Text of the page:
Immersive training to teach your students hands-on, real world economics
Together with the California Association of School Economics Teachers (CASET), CCEE hosts an in-residence training seminar to prepare educators who are teaching the required, 12th grade economics course. While there, Economics education experts and teachers come together to learn engaging instructional strategies and an updated real-world perspective. You will become part of a growing community of certified, exceptional Economics teachers who empower their students through critical, life-changing Economic education.
Below are some of the lessons and activities that will be featured during the straining seminar. All materials and presentations will be shared with attendees to use in their own classrooms!
An engaging activity that helps students learn core Economic concepts including scarcity, marginal analysis, benefit-costs analysis, opportunity costs and trade- offs.
Learn how to implement a highly original, engaging and unique macroeconomic project that fuses Economics and medicine to help students learn how the national economy works.
A presentation that makes the connection between Economics and Personal Finance.
Use concepts of supply and demand to help students develop an intuitive understanding of markets and what causes price determination
This activity empowers students by helping them make informed decisions on all aspects in their lives where they examine how they spend their human capital on a weekly basis.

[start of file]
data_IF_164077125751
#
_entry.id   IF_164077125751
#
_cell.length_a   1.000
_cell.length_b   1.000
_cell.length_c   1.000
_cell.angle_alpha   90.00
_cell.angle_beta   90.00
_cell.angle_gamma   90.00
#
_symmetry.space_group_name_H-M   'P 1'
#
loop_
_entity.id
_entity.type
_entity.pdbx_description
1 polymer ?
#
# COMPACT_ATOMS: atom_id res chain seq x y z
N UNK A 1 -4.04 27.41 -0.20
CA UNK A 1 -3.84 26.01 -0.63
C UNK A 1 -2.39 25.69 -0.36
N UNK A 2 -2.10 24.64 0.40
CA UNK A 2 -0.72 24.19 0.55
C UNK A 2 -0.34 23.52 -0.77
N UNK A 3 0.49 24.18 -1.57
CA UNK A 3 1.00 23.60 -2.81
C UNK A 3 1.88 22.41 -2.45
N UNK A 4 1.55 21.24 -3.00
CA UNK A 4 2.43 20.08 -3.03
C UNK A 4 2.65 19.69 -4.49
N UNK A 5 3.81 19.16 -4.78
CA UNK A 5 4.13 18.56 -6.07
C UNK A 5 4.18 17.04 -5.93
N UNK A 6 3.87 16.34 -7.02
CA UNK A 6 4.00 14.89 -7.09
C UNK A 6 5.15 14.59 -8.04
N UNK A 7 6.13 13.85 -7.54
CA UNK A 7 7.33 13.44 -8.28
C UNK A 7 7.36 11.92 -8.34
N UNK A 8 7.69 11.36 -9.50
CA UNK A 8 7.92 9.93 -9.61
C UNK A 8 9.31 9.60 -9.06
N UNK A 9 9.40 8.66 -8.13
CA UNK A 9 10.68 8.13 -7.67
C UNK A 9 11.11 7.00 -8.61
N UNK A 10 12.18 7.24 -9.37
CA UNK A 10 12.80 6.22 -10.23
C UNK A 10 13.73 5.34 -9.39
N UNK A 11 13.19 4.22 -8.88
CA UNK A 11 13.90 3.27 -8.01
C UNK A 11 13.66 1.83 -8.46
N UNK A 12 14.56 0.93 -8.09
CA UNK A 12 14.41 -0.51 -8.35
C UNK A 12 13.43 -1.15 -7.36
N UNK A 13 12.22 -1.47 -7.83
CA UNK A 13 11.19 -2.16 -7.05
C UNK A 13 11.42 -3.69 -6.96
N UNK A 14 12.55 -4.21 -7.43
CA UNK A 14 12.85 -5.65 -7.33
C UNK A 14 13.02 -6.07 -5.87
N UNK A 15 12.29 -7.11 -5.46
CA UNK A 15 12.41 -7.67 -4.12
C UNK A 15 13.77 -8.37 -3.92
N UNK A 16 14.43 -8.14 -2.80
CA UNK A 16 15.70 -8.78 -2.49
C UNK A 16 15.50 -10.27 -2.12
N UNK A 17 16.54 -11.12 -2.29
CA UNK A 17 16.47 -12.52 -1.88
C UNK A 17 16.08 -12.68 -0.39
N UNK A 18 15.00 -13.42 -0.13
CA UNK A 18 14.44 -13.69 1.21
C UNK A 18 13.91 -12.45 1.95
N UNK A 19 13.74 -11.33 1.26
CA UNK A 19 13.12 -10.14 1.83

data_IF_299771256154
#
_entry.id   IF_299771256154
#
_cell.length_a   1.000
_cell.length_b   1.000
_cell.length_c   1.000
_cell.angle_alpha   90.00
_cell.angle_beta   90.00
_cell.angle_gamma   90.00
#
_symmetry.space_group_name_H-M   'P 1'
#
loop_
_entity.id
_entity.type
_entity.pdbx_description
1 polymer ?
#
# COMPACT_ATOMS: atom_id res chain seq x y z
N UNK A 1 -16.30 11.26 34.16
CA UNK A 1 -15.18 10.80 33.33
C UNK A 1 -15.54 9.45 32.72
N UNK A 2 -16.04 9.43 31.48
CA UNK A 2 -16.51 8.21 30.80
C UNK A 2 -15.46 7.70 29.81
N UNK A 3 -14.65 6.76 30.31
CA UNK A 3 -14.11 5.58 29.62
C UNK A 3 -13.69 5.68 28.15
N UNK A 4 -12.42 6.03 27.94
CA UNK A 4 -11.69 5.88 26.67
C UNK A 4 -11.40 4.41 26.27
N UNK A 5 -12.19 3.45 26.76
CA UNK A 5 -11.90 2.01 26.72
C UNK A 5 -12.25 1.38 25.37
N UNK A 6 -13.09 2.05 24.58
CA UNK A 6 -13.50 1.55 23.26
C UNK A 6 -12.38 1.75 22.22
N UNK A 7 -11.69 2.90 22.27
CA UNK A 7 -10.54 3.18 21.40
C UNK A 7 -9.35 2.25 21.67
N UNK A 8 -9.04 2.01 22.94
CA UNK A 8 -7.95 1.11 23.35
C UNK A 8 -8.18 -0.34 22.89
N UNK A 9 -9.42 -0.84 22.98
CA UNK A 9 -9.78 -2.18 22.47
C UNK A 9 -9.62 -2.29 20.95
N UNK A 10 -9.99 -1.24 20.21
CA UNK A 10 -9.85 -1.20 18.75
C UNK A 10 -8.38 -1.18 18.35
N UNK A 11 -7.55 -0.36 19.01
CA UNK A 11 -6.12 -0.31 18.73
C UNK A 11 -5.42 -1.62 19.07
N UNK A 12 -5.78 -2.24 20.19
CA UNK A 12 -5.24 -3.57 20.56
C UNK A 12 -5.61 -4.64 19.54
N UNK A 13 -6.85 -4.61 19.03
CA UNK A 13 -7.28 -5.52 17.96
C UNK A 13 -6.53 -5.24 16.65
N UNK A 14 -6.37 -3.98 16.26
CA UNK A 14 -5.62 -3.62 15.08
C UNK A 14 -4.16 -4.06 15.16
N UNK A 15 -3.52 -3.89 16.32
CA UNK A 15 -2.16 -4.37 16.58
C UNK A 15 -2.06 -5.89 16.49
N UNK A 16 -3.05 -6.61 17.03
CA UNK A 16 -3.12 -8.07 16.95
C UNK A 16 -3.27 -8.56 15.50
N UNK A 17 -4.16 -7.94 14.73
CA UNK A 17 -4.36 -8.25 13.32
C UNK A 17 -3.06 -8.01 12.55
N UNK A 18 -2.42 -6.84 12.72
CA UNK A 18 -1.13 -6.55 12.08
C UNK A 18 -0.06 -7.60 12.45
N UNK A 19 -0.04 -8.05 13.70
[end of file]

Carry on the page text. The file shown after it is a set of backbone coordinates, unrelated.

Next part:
A dynamic activity that helps students learn the basics of why we trade, the benefits and costs of trade, and what makes globalization so controversial.
Students make critical and informed decisions using marginal benefit/cost analysis.
Students recognize their worth and the connection between school, human capital development, and achievement of their goals
Students learn the impact on them of changes in supply and demand in product, labor, credit and foreign exchange markets.
Students learn that globalization has positive and negative effects on different groups.
Students learn to read the economic tea leaves and assess the impact that government policies and changes in the indicators have on different individuals and groups.
Inquiry allows students to discover different perspectives on significant social issues, which promotes civil discourse
"One of the biggest lessons that we learned in economics was the process of decision-making. ....Especially in the summer, there were a lot of choices we had to decide. 'Do we sell, do we buy, is this company good for us anymore?' .. One of the biggest things that she taught us was decision-making. I really learned to re-evaluate and analyze my choices each time I have a set of them come up.
I can definitely say that has carried so much to [my college life in New York]... New York is so different from Porterville, California. There's a lot of new things to discover and a lot of new choices I have to make. What's really helped me take the stress off of it, is going back to Mrs. Drum's calm, sunshine voice and going through the lesson, through your choices, options, how to analyze and interpret, and decide what's best for you.
I can definitely say that it's taken a lot of pressure and anxiety and stress off of all the choices that come with adulting, college, and being 3,000 miles away from your family."- Tori Moore, Former Student of Emily Drum, an certified exceptional economics teacher